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I think saying "delta f" or "the delta of f" or "the difference of f" is fine if f is sampled. The denominator in the quotient is the trivial "1 sample", and it's easily inferred. That said, it's the equivalent of "the derivative of f with respect to" in the continuous case, so I think, as per the question's exclusion of "derivative", it's not really the answer. All I could think of was Newton's "fluxion", and that fails for being uncommon. –  eryksun Feb 14 '11 at 10:23
    
𝛿 soup /𝛿 t (I came here to mention fluxions.) –  Patrick M Jul 12 at 15:19

Another synonym is "velocity". In pediatrics they say "height velocity" to refer to the growth in stature per year. For the second derivative you can say "acceleration".

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Good answer. Going with speed, it should not imply a direction –  bobobobo Feb 14 '11 at 12:18

You could use gradient for the example given, e.g. "the soup was being warmed with a temperature gradient of 10 degrees every 5 minutes".

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That's not a typical use of gradient - usually it means the differential in physical space... –  HorusKol Feb 14 '11 at 0:13
    
@HorusKol - I agree. The only phrase I personally would ever use is "rate of change". –  ukayer Feb 14 '11 at 1:08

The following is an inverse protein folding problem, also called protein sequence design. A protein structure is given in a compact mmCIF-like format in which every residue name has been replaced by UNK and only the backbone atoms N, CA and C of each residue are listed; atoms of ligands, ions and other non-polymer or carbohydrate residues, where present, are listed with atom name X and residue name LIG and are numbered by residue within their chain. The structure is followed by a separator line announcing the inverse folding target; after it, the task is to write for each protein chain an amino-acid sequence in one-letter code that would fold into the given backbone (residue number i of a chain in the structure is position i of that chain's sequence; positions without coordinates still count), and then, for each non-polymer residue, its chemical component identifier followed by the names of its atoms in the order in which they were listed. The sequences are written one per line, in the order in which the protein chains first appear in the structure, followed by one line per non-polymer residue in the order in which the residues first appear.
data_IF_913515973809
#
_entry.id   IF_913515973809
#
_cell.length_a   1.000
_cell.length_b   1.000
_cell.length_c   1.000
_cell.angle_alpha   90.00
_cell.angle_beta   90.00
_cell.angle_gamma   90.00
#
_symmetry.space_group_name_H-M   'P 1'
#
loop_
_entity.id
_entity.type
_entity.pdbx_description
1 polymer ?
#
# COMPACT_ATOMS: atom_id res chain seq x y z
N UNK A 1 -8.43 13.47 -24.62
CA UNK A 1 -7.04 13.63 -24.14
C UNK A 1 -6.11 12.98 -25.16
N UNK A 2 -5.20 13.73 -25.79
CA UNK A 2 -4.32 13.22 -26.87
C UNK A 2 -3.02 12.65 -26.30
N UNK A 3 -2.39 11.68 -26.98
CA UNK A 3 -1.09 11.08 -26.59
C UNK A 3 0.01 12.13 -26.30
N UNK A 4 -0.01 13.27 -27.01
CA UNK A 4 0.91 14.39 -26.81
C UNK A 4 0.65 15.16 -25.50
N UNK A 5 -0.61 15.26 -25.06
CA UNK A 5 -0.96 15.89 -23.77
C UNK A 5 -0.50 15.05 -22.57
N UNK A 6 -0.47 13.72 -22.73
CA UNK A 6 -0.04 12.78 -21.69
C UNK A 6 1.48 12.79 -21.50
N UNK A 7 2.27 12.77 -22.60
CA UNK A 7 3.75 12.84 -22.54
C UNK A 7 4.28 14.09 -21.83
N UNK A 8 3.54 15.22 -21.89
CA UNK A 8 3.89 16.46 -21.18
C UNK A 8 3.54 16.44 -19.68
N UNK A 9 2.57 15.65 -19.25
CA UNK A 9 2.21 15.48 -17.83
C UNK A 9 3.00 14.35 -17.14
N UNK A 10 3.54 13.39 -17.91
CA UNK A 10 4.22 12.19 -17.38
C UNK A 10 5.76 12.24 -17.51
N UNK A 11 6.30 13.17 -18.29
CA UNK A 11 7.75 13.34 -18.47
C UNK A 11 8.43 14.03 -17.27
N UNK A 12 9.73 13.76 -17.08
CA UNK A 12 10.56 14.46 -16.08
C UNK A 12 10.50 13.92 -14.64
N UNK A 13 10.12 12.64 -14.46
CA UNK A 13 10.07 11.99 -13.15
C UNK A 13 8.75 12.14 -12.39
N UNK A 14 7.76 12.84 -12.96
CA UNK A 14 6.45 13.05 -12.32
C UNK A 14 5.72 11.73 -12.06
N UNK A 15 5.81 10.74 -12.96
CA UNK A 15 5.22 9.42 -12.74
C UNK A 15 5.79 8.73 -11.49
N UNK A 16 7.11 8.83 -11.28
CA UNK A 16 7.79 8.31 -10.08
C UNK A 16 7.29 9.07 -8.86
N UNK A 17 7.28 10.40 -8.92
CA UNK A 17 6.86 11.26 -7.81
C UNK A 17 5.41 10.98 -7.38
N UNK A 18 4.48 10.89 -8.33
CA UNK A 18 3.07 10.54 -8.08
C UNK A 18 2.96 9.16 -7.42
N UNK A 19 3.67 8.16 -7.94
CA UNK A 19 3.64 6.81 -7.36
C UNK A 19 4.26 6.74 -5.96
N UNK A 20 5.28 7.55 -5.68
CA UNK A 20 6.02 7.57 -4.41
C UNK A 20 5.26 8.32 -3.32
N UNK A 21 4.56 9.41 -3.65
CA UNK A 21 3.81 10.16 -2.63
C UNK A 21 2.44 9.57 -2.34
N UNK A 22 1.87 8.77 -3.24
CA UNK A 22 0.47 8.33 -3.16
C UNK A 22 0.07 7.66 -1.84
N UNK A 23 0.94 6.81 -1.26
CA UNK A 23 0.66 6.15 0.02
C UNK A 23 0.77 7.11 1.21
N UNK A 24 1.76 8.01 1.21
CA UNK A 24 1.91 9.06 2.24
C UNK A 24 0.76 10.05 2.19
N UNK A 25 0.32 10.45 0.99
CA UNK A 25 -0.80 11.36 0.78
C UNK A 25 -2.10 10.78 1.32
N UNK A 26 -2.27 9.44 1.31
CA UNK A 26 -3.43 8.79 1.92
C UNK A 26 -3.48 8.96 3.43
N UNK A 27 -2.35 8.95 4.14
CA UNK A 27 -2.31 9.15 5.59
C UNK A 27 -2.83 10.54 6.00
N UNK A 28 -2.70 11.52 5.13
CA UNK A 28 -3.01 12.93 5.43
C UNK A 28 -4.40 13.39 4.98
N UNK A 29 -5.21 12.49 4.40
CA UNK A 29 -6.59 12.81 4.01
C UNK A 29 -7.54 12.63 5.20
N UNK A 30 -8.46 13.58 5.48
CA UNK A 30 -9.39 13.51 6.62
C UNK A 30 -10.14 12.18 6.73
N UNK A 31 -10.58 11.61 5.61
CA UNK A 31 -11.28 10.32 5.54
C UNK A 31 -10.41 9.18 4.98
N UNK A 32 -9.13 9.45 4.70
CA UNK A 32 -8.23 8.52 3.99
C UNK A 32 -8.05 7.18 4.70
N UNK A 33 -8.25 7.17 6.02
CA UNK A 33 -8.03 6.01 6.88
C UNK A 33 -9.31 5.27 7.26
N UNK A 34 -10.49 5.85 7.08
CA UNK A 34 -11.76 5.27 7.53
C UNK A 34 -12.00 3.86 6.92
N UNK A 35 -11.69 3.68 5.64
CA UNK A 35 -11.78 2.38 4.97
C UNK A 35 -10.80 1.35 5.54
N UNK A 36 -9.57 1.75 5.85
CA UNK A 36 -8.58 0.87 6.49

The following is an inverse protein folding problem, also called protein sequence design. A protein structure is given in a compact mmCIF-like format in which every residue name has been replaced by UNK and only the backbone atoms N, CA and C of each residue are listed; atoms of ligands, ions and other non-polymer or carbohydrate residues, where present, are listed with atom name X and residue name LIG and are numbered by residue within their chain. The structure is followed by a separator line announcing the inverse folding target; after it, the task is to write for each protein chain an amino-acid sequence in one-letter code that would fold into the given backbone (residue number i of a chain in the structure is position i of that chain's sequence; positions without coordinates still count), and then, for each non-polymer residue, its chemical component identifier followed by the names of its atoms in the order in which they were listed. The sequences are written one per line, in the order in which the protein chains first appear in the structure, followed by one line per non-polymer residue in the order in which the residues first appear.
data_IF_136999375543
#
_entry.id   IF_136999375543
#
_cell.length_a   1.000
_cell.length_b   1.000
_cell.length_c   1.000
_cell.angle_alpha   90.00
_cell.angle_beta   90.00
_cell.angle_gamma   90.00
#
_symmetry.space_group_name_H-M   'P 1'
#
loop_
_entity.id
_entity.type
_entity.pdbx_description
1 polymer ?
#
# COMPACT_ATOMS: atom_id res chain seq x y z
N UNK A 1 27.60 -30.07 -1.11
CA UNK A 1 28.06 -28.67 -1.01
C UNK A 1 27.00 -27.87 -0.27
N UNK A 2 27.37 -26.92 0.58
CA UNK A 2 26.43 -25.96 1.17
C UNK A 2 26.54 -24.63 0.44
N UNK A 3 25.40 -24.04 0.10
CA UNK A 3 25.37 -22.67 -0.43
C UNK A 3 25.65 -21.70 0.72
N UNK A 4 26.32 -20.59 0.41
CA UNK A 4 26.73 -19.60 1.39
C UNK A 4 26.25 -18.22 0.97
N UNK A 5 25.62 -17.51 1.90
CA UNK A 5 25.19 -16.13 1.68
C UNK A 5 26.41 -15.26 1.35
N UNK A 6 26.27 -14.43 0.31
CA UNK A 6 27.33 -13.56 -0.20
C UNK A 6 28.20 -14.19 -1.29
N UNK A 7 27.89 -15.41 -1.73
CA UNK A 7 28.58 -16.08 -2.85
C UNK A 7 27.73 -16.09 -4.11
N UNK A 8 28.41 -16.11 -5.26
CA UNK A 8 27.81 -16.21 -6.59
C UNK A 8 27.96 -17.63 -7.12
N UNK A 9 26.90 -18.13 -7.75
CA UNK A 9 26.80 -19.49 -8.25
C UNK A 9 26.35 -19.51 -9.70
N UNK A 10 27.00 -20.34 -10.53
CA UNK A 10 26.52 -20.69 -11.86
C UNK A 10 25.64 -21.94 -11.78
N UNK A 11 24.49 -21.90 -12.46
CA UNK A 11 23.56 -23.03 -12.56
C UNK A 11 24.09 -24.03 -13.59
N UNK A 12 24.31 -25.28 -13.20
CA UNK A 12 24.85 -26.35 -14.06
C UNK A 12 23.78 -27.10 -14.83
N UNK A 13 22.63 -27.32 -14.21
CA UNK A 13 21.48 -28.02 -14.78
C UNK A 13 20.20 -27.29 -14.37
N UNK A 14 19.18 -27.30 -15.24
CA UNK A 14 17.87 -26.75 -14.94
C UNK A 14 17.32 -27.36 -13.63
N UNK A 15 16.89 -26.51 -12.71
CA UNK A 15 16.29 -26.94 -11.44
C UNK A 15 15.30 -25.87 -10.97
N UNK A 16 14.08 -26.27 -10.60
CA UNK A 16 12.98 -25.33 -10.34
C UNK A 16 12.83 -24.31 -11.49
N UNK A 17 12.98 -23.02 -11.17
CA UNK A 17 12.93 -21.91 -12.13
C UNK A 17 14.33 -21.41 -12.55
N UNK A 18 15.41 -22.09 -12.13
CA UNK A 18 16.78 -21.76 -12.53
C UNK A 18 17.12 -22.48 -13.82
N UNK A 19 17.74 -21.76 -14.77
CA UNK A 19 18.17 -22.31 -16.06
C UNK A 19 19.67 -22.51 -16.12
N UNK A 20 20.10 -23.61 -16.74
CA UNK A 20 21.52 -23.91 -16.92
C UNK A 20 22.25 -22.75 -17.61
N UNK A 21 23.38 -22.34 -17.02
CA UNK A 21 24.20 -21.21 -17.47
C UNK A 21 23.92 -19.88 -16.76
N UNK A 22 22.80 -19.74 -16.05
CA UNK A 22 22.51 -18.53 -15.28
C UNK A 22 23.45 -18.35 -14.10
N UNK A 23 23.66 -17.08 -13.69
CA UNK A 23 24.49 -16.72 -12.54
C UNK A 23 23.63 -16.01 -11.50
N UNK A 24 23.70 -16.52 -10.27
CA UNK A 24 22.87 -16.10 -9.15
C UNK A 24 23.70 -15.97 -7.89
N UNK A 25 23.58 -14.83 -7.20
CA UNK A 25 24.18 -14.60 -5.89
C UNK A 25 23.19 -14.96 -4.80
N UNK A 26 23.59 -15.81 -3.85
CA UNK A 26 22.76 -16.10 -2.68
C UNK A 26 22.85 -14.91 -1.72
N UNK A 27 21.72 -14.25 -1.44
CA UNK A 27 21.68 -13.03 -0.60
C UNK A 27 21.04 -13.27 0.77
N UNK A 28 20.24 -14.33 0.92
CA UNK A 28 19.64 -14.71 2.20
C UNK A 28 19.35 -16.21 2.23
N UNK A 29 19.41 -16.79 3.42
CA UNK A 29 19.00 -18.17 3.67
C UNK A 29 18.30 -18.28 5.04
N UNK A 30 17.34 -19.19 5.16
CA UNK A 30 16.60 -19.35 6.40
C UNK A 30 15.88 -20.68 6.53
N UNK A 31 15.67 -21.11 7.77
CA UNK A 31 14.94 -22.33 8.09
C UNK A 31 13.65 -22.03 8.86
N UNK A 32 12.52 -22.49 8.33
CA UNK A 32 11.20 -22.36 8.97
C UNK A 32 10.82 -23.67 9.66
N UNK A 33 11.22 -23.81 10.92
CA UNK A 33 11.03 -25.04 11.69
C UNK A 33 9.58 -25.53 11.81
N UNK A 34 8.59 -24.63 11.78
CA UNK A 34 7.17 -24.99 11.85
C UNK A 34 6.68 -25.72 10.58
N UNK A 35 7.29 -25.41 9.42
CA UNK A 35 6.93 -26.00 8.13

The NOAD reports that the meaning of gradient is an increase or decrease in the magnitude of a property (e.g., temperature, pressure, or concentration) observed in passing from one point or moment to another. –  kiamlaluno Feb 14 '11 at 1:20
    
@kiamlaluno - exactly, when you look at the gradient or slope of how a variable changes over time you are measuring the increase or decrease of the variable as you pass from one point or moment to another. Temperature gradient is perfectly correct. –  ukayer Feb 14 '11 at 1:24
    
@ukayer: I was referring to the first comment of HorusKol. Clearly in physics, gradient refers to the change between different points in the space; as modern physics introduced the concept of four-dimensional space, even a change between two different moments is a change that happens in two different points of the four-dimensional space. I am sorry for the confusion: I should have said to whom was directed the comment. –  kiamlaluno Feb 14 '11 at 1:31

@HorusKol: There you go. Differential is the right word.

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I'm not sure about that. Consider the OP's sample sentence. If you had substituted "differential" into it, it would read: "The differential of the soup's temperature...", a substitution which does not seem to be correct in the given context. –  Gilead Feb 14 '11 at 0:38
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Differential doesn't imply the rate of change with respect to time the same way that speed does. –  David W Feb 14 '11 at 1:02
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@Yitzchak - did you mean to comment rather than answer? Differential does not mean rate of change. –  ukayer Feb 14 '11 at 1:10
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Unfortunately, the 'differential of a temperature measurement' would actually refer to the change in temperature, and not the rate of change. –  HorusKol Feb 14 '11 at 2:35
    
Yeah I meant to comment. @Gilead: Consider this structure of the sample sentence: "The soup's temperature differential..." –  Yitzchak Feb 15 '11 at 2:58